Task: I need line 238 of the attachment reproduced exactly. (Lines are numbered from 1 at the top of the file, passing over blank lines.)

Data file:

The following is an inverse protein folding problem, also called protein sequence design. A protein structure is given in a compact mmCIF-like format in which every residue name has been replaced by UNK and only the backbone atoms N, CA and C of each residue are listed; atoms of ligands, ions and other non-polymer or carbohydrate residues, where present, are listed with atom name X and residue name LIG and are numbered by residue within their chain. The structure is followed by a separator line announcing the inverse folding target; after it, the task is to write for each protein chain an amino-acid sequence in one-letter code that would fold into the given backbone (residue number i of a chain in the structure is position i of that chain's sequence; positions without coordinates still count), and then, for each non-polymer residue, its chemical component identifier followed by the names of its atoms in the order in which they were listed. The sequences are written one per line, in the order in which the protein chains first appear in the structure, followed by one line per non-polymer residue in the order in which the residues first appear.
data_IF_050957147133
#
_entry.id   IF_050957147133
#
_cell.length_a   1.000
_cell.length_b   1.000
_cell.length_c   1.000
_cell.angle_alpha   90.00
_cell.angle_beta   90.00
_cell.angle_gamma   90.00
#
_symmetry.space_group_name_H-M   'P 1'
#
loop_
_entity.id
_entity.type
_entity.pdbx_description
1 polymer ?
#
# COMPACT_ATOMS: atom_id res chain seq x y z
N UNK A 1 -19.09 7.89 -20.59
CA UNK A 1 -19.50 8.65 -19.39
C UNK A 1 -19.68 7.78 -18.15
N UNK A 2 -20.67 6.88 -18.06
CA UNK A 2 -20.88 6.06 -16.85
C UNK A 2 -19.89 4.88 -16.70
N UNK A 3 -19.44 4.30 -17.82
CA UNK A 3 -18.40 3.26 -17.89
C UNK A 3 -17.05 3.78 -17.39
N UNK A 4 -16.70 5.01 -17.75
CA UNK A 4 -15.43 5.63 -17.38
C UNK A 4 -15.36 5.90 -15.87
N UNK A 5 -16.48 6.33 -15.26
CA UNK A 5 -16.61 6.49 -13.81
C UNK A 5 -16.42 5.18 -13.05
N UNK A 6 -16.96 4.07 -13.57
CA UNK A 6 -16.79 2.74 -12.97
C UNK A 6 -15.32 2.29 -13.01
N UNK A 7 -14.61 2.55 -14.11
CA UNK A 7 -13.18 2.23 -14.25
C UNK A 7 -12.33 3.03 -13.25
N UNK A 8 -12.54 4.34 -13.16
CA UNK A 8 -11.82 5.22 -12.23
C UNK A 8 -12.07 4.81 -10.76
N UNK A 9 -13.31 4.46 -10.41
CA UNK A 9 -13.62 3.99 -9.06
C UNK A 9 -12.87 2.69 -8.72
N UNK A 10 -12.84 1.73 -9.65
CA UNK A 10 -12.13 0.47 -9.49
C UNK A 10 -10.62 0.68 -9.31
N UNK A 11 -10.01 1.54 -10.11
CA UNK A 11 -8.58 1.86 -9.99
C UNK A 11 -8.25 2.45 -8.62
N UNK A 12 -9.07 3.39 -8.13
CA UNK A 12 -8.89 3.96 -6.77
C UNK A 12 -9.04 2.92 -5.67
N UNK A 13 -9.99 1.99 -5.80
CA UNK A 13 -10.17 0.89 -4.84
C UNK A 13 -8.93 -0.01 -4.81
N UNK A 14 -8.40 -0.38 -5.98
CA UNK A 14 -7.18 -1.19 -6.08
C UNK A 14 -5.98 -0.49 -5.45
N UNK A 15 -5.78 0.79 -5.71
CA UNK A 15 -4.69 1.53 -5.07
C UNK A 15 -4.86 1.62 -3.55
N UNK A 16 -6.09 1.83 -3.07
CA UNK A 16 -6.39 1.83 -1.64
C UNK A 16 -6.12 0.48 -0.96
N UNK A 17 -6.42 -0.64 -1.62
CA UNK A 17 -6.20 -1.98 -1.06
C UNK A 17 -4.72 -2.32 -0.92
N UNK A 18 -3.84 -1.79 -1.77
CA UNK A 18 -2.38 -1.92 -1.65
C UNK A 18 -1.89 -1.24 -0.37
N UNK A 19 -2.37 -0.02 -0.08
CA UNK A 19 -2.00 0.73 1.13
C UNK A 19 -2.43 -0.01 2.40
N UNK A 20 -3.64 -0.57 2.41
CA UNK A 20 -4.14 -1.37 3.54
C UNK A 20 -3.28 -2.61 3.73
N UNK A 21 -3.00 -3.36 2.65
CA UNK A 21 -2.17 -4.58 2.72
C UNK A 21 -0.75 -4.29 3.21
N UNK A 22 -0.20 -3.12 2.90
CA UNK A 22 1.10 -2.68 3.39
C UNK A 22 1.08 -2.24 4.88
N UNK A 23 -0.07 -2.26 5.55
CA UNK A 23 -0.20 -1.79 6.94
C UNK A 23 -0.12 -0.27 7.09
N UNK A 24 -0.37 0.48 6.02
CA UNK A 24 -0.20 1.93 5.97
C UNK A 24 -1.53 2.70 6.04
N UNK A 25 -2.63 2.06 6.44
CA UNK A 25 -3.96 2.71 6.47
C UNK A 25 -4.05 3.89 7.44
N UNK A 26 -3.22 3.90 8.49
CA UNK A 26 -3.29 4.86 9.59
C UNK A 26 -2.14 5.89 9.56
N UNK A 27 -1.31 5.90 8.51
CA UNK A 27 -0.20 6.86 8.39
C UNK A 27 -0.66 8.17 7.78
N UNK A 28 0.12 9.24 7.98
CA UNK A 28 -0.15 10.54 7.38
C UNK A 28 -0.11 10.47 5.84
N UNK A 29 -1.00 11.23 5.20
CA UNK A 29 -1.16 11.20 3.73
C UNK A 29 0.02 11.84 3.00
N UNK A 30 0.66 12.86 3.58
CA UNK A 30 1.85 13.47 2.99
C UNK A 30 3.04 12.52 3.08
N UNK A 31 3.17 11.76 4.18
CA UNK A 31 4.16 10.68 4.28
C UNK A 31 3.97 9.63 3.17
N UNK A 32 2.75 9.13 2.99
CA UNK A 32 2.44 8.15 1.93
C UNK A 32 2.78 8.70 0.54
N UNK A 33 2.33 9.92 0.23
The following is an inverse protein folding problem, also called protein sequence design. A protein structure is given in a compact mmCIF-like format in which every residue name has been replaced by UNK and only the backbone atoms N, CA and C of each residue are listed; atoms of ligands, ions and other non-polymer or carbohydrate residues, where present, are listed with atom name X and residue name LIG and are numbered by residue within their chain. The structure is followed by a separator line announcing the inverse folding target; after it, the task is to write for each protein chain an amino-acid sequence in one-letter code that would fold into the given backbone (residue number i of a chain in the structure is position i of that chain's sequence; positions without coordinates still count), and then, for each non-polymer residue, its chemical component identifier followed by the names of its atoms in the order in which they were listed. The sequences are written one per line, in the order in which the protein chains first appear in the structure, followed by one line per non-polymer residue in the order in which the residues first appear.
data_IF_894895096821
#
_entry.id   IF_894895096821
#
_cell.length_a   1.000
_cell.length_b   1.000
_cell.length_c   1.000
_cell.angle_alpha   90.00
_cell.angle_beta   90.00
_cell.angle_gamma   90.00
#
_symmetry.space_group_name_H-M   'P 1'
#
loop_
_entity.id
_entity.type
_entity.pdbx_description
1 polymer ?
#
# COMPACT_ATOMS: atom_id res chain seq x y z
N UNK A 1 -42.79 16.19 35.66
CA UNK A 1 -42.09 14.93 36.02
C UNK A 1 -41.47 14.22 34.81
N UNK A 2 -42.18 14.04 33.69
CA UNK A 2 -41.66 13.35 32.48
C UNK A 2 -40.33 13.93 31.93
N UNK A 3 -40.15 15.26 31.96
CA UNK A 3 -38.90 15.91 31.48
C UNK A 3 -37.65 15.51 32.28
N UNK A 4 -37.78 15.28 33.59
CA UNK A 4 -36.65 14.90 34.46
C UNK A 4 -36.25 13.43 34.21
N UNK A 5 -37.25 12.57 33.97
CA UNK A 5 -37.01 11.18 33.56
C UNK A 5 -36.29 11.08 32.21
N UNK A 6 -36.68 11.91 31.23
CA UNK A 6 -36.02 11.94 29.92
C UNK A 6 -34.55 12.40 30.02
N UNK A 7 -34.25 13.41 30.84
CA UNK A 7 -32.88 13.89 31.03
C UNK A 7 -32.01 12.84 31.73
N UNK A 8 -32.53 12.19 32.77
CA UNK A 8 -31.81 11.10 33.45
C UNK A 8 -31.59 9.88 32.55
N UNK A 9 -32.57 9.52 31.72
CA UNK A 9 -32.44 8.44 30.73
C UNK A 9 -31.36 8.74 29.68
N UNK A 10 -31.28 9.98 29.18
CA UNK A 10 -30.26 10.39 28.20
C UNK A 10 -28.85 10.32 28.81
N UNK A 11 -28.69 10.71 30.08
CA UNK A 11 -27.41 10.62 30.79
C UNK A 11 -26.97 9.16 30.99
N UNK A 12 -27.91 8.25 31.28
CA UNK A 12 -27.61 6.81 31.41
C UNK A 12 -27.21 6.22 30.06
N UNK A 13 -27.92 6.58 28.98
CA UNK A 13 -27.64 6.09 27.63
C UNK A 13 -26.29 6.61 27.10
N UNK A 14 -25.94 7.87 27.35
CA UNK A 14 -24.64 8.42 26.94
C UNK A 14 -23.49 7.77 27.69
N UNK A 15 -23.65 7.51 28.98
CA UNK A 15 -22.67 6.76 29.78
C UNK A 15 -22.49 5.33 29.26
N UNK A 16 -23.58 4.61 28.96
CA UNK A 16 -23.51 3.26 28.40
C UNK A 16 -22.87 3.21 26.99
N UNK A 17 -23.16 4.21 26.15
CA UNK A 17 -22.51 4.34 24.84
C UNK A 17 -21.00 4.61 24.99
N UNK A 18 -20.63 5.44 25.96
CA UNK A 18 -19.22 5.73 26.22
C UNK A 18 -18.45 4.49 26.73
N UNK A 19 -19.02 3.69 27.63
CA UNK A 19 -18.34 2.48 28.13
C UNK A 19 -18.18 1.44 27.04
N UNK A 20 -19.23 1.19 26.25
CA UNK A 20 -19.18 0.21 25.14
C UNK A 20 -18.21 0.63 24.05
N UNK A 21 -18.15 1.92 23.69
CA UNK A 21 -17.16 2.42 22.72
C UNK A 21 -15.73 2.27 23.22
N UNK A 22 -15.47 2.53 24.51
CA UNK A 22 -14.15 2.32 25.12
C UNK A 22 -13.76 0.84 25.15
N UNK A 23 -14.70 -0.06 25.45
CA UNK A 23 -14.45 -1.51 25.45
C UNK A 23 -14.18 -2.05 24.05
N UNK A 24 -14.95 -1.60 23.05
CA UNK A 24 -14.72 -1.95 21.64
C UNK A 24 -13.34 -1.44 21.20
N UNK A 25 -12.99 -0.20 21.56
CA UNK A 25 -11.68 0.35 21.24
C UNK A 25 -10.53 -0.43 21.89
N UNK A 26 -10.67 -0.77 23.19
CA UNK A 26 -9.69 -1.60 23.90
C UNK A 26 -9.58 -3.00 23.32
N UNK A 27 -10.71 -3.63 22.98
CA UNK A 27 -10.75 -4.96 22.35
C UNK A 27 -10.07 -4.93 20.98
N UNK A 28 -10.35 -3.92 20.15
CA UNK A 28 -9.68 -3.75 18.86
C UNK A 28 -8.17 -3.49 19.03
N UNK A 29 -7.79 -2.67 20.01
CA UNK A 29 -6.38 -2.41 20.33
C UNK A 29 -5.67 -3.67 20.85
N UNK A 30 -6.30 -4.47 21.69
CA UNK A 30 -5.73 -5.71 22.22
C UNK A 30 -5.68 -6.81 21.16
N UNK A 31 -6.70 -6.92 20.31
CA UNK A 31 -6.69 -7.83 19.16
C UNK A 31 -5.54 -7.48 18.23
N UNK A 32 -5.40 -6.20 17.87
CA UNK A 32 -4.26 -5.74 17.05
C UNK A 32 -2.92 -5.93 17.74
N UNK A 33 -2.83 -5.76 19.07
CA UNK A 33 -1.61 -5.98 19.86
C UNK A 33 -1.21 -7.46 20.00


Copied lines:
C UNK A 33 -1.21 -7.46 20.00